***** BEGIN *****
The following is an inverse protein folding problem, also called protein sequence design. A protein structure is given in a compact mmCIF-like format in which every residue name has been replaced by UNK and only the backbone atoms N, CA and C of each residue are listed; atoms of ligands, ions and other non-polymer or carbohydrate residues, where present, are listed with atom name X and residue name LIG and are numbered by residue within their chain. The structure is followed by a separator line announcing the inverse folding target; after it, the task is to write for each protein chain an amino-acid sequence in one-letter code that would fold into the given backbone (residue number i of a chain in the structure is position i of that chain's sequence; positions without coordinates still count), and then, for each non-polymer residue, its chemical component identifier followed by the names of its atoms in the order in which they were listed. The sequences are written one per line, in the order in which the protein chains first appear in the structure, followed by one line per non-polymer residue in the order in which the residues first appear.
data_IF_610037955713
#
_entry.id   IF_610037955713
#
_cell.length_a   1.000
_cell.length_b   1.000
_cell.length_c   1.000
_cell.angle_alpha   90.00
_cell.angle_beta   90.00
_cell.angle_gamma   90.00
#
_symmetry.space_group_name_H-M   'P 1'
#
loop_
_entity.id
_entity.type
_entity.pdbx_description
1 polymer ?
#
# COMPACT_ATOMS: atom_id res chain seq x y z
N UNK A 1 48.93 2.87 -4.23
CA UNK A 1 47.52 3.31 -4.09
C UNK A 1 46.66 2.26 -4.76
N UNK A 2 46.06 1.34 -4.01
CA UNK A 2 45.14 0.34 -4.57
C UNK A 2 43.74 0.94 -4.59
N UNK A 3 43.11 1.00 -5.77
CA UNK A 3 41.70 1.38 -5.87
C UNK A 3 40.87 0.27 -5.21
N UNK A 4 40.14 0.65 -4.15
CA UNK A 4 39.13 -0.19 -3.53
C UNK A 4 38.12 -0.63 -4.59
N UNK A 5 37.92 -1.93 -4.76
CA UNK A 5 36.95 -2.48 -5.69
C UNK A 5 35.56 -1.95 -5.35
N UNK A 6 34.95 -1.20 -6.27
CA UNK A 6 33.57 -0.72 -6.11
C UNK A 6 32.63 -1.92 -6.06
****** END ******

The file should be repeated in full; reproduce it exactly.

The following is an inverse protein folding problem, also called protein sequence design. A protein structure is given in a compact mmCIF-like format in which every residue name has been replaced by UNK and only the backbone atoms N, CA and C of each residue are listed; atoms of ligands, ions and other non-polymer or carbohydrate residues, where present, are listed with atom name X and residue name LIG and are numbered by residue within their chain. The structure is followed by a separator line announcing the inverse folding target; after it, the task is to write for each protein chain an amino-acid sequence in one-letter code that would fold into the given backbone (residue number i of a chain in the structure is position i of that chain's sequence; positions without coordinates still count), and then, for each non-polymer residue, its chemical component identifier followed by the names of its atoms in the order in which they were listed. The sequences are written one per line, in the order in which the protein chains first appear in the structure, followed by one line per non-polymer residue in the order in which the residues first appear.
data_IF_610037955713
#
_entry.id   IF_610037955713
#
_cell.length_a   1.000
_cell.length_b   1.000
_cell.length_c   1.000
_cell.angle_alpha   90.00
_cell.angle_beta   90.00
_cell.angle_gamma   90.00
#
_symmetry.space_group_name_H-M   'P 1'
#
loop_
_entity.id
_entity.type
_entity.pdbx_description
1 polymer ?
#
# COMPACT_ATOMS: atom_id res chain seq x y z
N UNK A 1 48.93 2.87 -4.23
CA UNK A 1 47.52 3.31 -4.09
C UNK A 1 46.66 2.26 -4.76
N UNK A 2 46.06 1.34 -4.01
CA UNK A 2 45.14 0.34 -4.57
C UNK A 2 43.74 0.94 -4.59
N UNK A 3 43.11 1.00 -5.77
CA UNK A 3 41.70 1.38 -5.87
C UNK A 3 40.87 0.27 -5.21
N UNK A 4 40.14 0.65 -4.15
CA UNK A 4 39.13 -0.19 -3.53
C UNK A 4 38.12 -0.63 -4.59
N UNK A 5 37.92 -1.93 -4.76
CA UNK A 5 36.95 -2.48 -5.69
C UNK A 5 35.56 -1.95 -5.35
N UNK A 6 34.95 -1.20 -6.27
CA UNK A 6 33.57 -0.72 -6.11
C UNK A 6 32.63 -1.92 -6.06